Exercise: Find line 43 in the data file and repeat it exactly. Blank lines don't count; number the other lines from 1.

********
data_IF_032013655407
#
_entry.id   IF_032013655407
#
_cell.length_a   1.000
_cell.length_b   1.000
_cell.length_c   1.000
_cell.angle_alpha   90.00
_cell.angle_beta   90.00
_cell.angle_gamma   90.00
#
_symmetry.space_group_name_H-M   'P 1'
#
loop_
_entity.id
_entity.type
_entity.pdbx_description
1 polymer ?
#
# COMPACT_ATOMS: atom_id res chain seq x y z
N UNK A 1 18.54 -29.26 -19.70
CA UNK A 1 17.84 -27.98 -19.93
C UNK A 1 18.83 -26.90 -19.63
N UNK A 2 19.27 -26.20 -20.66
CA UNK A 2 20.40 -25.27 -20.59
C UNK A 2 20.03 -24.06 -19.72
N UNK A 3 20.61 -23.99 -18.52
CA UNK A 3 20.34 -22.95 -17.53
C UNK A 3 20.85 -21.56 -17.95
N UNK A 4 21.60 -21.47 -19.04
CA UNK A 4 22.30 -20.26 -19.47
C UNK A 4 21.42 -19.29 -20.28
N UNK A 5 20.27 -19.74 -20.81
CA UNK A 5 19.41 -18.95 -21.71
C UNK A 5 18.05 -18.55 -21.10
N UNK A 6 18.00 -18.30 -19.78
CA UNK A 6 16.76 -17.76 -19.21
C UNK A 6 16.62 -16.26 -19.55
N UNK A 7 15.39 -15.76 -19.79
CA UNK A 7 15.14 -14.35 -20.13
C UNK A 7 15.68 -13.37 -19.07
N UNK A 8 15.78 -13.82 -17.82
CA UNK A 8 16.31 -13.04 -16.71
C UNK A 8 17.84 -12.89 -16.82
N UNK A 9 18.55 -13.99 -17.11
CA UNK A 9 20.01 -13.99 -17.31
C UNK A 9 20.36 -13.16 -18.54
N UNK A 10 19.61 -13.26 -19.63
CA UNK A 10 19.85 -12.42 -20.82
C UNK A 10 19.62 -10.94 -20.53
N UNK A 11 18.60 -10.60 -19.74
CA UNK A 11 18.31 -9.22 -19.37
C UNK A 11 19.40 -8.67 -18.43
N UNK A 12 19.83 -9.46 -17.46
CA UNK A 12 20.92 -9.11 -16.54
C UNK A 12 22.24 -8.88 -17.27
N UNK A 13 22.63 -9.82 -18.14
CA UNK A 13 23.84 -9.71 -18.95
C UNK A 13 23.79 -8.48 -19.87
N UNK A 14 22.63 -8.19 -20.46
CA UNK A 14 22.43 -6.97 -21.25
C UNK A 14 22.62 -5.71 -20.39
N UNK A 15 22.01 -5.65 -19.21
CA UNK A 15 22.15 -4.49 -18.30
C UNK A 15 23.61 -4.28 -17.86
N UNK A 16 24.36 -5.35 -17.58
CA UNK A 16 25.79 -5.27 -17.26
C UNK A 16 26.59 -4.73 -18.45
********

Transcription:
CA UNK A 8 16.31 -13.04 -16.71